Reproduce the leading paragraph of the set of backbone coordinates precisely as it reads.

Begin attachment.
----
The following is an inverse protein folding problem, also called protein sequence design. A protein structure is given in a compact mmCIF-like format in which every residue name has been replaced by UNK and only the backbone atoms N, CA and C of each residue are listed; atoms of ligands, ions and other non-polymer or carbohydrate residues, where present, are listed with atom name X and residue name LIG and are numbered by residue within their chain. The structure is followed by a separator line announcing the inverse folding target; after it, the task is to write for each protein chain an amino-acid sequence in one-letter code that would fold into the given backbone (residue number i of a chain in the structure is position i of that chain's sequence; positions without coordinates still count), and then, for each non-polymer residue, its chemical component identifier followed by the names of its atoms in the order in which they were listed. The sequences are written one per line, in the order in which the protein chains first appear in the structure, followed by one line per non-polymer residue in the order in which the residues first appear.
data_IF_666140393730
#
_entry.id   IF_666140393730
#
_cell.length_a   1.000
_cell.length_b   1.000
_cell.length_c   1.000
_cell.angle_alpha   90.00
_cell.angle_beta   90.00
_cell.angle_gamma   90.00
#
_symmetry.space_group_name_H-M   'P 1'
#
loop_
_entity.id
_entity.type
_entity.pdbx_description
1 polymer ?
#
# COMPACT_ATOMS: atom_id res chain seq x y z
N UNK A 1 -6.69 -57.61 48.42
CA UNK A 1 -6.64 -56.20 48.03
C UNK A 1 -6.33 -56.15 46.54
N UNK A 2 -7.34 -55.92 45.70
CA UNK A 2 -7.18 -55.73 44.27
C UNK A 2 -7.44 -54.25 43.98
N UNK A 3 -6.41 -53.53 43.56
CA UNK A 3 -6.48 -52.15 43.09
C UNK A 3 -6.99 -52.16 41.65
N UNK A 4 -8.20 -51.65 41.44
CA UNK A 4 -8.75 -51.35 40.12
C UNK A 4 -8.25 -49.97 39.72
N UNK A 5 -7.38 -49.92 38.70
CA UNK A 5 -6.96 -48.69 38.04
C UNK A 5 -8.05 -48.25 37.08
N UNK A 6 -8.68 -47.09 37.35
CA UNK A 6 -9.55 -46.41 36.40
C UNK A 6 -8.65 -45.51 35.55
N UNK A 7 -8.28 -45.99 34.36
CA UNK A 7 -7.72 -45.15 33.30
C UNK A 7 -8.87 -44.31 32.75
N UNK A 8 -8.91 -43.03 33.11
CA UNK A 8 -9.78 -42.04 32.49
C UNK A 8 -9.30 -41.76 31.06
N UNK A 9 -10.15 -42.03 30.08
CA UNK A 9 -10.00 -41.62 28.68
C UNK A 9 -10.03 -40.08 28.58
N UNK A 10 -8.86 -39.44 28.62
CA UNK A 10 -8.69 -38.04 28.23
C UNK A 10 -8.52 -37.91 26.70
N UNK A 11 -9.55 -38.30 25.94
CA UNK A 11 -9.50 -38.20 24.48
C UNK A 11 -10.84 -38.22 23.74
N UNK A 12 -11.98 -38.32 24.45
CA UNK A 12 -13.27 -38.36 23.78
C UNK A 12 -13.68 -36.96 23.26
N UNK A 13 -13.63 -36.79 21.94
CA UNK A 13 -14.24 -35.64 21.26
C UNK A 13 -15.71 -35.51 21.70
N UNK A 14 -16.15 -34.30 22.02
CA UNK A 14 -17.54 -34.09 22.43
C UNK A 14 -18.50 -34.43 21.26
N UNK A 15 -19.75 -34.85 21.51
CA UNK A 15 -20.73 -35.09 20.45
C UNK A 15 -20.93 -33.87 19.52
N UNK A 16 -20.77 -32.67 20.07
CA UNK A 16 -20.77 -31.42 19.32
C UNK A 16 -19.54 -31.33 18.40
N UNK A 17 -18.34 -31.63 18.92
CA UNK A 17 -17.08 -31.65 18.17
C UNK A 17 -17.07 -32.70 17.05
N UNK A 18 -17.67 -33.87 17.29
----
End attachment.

The following is an inverse protein folding problem, also called protein sequence design. A protein structure is given in a compact mmCIF-like format in which every residue name has been replaced by UNK and only the backbone atoms N, CA and C of each residue are listed; atoms of ligands, ions and other non-polymer or carbohydrate residues, where present, are listed with atom name X and residue name LIG and are numbered by residue within their chain. The structure is followed by a separator line announcing the inverse folding target; after it, the task is to write for each protein chain an amino-acid sequence in one-letter code that would fold into the given backbone (residue number i of a chain in the structure is position i of that chain's sequence; positions without coordinates still count), and then, for each non-polymer residue, its chemical component identifier followed by the names of its atoms in the order in which they were listed. The sequences are written one per line, in the order in which the protein chains first appear in the structure, followed by one line per non-polymer residue in the order in which the residues first appear.